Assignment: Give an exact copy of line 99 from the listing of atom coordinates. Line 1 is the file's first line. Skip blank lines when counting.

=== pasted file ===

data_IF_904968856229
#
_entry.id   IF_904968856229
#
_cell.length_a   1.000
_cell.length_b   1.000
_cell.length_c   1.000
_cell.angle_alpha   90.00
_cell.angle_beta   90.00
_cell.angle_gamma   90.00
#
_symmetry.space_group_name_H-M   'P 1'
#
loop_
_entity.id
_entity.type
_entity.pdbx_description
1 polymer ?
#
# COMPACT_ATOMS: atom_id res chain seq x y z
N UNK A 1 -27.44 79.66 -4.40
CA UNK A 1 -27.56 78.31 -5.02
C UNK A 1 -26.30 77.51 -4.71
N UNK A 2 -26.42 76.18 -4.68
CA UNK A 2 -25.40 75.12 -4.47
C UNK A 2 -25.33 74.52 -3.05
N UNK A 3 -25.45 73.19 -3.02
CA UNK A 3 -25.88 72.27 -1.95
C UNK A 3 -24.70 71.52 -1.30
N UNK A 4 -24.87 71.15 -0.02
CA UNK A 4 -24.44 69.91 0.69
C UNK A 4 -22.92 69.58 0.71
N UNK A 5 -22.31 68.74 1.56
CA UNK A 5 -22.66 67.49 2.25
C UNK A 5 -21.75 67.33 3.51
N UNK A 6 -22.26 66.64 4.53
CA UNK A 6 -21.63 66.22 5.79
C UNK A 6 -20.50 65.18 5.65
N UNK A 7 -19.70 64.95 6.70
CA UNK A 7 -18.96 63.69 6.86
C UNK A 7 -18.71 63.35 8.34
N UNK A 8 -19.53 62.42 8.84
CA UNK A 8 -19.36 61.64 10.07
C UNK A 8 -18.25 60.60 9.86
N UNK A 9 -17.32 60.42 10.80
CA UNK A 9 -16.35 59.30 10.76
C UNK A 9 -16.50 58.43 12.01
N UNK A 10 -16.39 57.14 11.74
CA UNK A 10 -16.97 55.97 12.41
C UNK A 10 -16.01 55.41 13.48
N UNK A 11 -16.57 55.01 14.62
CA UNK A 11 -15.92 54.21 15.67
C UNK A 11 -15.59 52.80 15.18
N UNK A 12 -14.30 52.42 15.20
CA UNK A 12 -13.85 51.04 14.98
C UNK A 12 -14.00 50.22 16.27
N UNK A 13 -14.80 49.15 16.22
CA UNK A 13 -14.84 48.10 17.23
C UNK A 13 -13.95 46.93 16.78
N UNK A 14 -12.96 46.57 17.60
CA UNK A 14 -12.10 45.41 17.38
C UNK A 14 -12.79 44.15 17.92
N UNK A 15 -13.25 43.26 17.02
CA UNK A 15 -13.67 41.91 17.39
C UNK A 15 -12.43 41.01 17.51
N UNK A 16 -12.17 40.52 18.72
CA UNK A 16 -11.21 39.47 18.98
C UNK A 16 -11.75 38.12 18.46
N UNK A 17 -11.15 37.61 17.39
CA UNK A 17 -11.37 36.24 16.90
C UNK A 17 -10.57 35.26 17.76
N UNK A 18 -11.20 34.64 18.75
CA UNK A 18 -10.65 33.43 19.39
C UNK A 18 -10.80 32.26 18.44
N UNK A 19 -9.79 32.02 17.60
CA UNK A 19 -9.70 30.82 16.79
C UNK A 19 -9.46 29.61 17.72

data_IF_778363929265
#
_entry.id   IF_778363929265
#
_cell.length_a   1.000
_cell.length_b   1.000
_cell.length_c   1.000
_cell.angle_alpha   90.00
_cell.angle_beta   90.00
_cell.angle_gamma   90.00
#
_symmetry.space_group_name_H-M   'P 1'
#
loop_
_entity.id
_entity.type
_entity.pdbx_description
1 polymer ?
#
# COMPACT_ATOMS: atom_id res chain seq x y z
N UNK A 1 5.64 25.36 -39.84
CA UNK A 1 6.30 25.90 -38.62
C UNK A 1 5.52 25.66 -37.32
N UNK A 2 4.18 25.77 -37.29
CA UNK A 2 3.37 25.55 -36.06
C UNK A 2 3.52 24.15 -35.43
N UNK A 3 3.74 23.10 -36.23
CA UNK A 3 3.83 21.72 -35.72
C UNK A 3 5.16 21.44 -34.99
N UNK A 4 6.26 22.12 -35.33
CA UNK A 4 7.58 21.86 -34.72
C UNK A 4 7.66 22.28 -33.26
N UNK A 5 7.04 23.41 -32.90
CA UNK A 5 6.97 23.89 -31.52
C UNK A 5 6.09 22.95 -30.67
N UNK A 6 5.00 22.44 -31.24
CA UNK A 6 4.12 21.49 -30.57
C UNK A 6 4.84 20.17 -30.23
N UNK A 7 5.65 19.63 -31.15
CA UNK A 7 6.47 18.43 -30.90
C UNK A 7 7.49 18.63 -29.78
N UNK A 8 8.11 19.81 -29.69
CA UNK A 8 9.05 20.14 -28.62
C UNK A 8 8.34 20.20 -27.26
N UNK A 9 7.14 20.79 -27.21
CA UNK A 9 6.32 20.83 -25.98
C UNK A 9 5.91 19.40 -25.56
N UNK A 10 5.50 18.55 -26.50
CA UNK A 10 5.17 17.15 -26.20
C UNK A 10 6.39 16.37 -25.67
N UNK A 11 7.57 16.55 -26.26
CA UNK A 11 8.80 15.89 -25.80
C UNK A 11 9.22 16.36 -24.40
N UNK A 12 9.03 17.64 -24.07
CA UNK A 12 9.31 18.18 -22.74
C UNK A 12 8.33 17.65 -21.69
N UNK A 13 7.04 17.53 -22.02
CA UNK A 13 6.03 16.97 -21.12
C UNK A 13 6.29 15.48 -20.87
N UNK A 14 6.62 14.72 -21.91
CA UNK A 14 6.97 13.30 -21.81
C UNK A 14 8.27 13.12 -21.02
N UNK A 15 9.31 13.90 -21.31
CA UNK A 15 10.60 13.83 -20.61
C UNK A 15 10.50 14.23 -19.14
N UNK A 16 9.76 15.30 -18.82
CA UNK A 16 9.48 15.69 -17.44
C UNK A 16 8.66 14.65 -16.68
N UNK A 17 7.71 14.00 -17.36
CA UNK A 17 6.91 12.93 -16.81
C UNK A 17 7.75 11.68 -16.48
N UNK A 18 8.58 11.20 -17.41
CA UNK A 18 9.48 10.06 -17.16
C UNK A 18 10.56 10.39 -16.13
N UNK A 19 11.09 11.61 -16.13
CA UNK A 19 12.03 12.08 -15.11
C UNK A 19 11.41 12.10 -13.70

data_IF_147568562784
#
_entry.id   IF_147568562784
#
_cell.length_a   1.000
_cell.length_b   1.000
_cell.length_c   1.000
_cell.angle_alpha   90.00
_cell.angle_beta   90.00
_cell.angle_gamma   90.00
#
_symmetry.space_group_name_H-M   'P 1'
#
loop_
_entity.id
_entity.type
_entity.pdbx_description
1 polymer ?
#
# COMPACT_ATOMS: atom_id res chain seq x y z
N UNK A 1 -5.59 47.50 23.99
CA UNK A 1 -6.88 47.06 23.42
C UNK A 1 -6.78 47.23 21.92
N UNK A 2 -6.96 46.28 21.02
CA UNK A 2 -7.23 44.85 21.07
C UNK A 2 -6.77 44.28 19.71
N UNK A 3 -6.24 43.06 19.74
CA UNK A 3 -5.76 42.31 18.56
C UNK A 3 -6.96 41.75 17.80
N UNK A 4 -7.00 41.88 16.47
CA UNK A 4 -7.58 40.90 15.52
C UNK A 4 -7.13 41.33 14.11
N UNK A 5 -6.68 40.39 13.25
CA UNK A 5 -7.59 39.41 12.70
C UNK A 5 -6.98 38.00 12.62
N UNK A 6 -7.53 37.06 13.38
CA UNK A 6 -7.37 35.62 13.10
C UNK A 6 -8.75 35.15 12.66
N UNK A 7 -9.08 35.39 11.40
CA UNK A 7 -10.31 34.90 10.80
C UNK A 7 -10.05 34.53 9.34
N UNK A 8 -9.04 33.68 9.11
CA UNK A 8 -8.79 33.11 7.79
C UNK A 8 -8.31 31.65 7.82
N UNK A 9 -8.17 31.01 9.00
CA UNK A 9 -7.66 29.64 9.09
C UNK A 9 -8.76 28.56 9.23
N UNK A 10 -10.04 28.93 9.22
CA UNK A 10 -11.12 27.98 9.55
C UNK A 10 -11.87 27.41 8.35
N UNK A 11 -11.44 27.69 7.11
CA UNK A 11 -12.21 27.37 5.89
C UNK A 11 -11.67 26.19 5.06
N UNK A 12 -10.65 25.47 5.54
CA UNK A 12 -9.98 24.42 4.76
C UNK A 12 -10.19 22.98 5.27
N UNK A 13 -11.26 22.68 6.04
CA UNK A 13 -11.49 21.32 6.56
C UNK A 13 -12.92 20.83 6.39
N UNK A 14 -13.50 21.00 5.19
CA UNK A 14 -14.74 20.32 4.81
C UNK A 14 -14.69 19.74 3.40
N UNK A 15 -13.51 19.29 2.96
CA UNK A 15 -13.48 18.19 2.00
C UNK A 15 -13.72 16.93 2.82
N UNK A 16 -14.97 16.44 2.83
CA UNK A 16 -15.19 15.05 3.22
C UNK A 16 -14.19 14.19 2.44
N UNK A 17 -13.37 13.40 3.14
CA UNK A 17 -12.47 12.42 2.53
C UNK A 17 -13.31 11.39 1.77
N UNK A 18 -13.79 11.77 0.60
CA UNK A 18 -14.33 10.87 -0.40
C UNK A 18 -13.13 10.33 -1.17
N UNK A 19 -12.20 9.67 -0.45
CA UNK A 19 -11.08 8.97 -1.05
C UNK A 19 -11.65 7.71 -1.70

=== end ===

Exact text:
CA UNK A 1 6.30 25.90 -38.62